I think the resulting collage is okay; it has some good features, and I kept to my red-blue-tan-black colorway but I much prefer the more simple designs, done with fewer pieces.

Back to the drawing board.

Saturday, June 12, 2010

TriMet Travel

Bits Basket

Above is a shot of my Bits Basket and a collage as I first laid it out... and below is the finished piece.

TriMet Travel

Bits and pieces find purpose in my little daily collages. The subject has to do with the people who are served by TriMet which provides public transportation in Portland on the local bus system, the light rail and the streetcars. The ticket is an old one and the Travel bit served to mark the contents of a drawer in my studio. Other bits include wrapping paper, scrapbook paper, faces from a magazine image, a paint sample, stenciled paper, and a scrap of hand painted fabric.

Friday, June 11, 2010

Once Upon A Time

Once Upon A Time
Daily Collage
I used 6 pieces from my Bit Basket today plus some lace from my wedding gown.
Yes, I cut up my beautiful wedding gown and the sky didn't fall nor did our marraige dissolve on the spot. Several years ago we were invited to an anniversary party for those in my church who were married in August. I dug out my wedding gown to see if it still fit. The lace sleeve ripped as I pushed my arm into it.. so I didn't wear the dress to the party but have now cut into it to salvage some of the lace to use in my artwork and I'll save some for my grandchildren in case they get nostalgic.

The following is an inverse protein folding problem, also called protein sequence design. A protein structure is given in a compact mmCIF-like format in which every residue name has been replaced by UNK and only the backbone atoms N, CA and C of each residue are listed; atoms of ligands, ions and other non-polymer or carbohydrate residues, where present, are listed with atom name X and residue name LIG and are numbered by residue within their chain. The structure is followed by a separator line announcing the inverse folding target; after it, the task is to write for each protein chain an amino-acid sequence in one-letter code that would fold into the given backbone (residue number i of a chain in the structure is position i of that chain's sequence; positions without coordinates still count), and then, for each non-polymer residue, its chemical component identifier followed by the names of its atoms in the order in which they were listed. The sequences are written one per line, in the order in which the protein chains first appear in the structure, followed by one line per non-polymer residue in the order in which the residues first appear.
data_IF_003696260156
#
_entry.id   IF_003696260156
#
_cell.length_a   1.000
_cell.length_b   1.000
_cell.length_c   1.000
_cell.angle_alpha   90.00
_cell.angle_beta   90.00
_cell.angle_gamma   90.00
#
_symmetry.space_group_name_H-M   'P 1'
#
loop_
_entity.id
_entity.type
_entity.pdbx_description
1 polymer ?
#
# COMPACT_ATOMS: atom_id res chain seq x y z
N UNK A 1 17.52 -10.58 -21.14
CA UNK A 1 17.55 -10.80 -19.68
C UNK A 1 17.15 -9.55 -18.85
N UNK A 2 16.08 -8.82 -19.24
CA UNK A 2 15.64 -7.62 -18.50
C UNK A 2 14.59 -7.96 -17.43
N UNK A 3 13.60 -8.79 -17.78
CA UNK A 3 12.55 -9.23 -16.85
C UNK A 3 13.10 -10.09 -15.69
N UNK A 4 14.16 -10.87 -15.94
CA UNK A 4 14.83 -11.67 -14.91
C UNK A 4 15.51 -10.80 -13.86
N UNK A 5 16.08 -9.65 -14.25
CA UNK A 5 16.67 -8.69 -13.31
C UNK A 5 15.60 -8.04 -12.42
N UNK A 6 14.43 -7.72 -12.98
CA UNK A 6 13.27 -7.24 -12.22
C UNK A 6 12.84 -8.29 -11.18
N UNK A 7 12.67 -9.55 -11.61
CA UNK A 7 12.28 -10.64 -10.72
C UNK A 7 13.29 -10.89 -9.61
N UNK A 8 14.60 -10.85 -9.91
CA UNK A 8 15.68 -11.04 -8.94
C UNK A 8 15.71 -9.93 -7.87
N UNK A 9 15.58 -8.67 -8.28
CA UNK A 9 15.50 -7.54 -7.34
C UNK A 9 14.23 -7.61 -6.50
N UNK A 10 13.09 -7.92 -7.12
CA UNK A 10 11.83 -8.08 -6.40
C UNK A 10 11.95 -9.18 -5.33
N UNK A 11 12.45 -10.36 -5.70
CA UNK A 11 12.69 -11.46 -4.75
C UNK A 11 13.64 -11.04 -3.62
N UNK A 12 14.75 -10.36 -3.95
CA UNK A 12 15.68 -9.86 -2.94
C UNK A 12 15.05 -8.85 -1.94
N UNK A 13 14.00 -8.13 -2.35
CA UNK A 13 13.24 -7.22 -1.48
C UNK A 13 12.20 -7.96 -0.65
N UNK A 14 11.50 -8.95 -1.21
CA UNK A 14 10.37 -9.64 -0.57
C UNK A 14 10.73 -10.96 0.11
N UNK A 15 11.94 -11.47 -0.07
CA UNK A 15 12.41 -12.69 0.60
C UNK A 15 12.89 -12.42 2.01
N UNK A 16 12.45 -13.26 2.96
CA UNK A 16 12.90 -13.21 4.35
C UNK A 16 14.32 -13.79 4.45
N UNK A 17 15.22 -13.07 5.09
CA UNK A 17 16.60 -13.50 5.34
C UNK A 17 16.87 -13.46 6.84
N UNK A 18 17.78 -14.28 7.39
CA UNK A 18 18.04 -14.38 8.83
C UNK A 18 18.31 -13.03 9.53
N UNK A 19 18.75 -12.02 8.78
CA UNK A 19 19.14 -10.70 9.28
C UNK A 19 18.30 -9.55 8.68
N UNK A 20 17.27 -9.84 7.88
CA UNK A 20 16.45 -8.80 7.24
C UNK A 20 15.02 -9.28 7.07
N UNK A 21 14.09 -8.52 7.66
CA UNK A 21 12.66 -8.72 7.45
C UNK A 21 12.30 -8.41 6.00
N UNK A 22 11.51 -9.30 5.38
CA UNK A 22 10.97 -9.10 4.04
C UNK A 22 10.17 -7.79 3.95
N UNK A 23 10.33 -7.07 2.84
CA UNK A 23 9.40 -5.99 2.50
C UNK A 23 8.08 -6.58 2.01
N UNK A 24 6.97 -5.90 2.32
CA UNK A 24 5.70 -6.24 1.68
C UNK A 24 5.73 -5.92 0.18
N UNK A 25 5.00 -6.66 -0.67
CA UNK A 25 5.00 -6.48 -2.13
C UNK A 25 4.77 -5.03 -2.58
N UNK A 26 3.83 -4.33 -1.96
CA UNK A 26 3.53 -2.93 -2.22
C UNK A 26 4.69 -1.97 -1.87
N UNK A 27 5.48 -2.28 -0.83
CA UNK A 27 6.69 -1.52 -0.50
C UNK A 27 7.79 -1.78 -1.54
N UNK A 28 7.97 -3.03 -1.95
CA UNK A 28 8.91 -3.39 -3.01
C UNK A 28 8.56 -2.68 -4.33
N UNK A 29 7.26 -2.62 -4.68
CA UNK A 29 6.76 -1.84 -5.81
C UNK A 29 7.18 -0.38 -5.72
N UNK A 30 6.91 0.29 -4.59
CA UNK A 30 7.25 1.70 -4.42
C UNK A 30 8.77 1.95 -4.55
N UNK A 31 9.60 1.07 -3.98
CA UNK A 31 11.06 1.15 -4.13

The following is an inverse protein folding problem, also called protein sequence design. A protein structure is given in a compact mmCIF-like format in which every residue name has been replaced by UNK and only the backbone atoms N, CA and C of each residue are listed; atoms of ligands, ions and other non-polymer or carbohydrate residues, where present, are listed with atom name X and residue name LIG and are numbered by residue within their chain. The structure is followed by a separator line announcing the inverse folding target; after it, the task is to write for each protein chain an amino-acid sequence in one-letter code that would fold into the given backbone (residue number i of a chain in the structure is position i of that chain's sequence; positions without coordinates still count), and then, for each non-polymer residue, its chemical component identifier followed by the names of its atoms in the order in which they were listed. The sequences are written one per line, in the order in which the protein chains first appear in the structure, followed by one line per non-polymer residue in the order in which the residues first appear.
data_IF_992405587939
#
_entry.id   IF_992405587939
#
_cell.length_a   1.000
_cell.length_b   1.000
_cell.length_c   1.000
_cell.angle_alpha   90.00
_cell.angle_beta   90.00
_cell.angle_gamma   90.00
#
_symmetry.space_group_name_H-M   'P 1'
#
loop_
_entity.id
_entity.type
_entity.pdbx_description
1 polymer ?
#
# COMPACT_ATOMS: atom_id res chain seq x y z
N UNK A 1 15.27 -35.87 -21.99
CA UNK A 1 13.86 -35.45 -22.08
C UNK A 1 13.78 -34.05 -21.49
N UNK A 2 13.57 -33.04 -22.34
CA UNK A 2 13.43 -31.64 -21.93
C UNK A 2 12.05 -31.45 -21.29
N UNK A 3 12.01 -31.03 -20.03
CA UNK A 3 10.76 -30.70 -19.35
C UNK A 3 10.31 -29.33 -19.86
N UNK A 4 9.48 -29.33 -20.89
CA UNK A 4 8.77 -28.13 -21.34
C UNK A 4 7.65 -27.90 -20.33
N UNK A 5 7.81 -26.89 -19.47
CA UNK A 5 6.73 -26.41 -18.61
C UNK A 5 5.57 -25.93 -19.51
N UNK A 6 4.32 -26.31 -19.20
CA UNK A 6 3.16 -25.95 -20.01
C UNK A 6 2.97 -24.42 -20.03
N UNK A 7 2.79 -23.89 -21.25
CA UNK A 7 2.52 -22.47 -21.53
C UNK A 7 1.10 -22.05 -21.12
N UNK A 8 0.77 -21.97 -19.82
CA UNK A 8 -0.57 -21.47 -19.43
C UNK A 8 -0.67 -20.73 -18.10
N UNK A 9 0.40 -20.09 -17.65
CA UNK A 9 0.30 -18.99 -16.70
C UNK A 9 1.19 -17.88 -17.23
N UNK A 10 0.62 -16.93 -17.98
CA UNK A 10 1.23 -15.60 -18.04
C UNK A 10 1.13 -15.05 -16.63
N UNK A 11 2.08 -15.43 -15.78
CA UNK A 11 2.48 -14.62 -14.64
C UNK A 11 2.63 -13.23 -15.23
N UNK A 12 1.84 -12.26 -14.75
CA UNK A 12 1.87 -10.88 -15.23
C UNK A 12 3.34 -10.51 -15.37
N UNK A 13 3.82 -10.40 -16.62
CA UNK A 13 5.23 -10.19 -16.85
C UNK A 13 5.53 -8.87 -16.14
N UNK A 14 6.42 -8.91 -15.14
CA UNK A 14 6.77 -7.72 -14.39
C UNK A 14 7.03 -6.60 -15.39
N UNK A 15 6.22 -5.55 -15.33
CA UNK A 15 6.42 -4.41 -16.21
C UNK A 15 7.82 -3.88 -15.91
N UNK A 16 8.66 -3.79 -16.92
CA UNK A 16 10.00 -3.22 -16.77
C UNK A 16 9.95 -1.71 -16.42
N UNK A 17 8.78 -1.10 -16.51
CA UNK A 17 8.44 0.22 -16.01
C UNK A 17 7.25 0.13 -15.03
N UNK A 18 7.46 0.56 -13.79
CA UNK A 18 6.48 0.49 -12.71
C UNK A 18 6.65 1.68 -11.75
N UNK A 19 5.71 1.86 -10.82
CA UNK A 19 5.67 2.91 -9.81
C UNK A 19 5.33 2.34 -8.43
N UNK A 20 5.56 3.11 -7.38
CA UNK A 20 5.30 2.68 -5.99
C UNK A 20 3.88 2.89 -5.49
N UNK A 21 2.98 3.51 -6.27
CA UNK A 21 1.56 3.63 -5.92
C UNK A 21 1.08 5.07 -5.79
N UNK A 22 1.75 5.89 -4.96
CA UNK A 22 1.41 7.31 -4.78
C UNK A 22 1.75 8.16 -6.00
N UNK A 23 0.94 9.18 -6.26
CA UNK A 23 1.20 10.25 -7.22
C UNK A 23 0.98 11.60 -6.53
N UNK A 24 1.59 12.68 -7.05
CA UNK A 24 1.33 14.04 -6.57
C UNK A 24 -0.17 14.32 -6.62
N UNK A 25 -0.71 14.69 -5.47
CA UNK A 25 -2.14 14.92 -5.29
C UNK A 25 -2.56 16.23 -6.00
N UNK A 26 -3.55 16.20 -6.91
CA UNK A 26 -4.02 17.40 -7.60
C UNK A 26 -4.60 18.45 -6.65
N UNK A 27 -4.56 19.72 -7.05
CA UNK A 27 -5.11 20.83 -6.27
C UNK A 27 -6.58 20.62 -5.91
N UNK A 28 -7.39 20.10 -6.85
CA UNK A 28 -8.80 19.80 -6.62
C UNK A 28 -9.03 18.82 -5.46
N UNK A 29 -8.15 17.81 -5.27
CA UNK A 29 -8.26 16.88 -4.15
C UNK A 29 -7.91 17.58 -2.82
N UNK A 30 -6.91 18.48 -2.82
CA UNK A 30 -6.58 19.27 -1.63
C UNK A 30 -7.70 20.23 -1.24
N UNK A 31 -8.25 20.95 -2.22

I used YES glue and it's holding the lace to the paper but I think the best way to add glue may be to iron the lace onto some fusible interfacing. Then I can cut the lace at will and iron it onto collages or journal pages.

Thursday, June 10, 2010


Daily Collage

I've decided to work out of my "bits basket" this week, a flat straw basket that's big enough so I can stir and sort all the bits of paper, each one under 4" in the longest measurement. I set myself a challenge to use what's in that one basket; no cheating allowed.

This piece happened very quickly in perhaps 3 minutes plus time to appy the glue.
I used YES glue applied with a big plastic palette knife. I work on top of an old phone book and tear off the page and toss it when it gets slightly messy so I won't get glue on the front of my work.

Wednesday, June 09, 2010

Walking in the Rain

At the end of Northwest South Street, just up the road apiece, there's a new path through some old woods. A quiet place where only the birds accompany my footsteps. I love walking the few short yards from the end of the street, through the woods, and out at the top into the back of the local elementary school. I've forgotten the name of this little plant but it looks like God spread a bunch of green hearts at my feet, just to say "I love you", at least I think that's what he said. Aren't they pretty?